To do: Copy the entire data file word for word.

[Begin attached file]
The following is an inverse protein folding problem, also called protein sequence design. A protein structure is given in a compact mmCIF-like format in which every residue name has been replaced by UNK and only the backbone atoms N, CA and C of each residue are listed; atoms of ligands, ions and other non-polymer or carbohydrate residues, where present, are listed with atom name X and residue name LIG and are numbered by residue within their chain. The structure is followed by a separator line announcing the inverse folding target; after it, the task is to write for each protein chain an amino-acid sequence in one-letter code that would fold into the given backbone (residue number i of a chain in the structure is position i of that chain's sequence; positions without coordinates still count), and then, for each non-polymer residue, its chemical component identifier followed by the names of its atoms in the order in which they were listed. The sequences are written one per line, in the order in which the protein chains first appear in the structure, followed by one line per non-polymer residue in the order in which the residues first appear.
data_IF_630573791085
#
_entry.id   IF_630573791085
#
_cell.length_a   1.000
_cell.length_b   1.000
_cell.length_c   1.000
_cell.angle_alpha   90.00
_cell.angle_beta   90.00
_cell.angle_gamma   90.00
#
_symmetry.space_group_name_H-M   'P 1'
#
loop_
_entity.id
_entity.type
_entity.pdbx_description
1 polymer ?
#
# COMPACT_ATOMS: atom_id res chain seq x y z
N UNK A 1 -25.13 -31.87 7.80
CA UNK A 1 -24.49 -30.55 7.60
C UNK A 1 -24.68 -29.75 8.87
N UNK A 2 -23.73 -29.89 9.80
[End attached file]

The following is an inverse protein folding problem, also called protein sequence design. A protein structure is given in a compact mmCIF-like format in which every residue name has been replaced by UNK and only the backbone atoms N, CA and C of each residue are listed; atoms of ligands, ions and other non-polymer or carbohydrate residues, where present, are listed with atom name X and residue name LIG and are numbered by residue within their chain. The structure is followed by a separator line announcing the inverse folding target; after it, the task is to write for each protein chain an amino-acid sequence in one-letter code that would fold into the given backbone (residue number i of a chain in the structure is position i of that chain's sequence; positions without coordinates still count), and then, for each non-polymer residue, its chemical component identifier followed by the names of its atoms in the order in which they were listed. The sequences are written one per line, in the order in which the protein chains first appear in the structure, followed by one line per non-polymer residue in the order in which the residues first appear.
data_IF_630573791085
#
_entry.id   IF_630573791085
#
_cell.length_a   1.000
_cell.length_b   1.000
_cell.length_c   1.000
_cell.angle_alpha   90.00
_cell.angle_beta   90.00
_cell.angle_gamma   90.00
#
_symmetry.space_group_name_H-M   'P 1'
#
loop_
_entity.id
_entity.type
_entity.pdbx_description
1 polymer ?
#
# COMPACT_ATOMS: atom_id res chain seq x y z
N UNK A 1 -25.13 -31.87 7.80
CA UNK A 1 -24.49 -30.55 7.60
C UNK A 1 -24.68 -29.75 8.87
N UNK A 2 -23.73 -29.89 9.80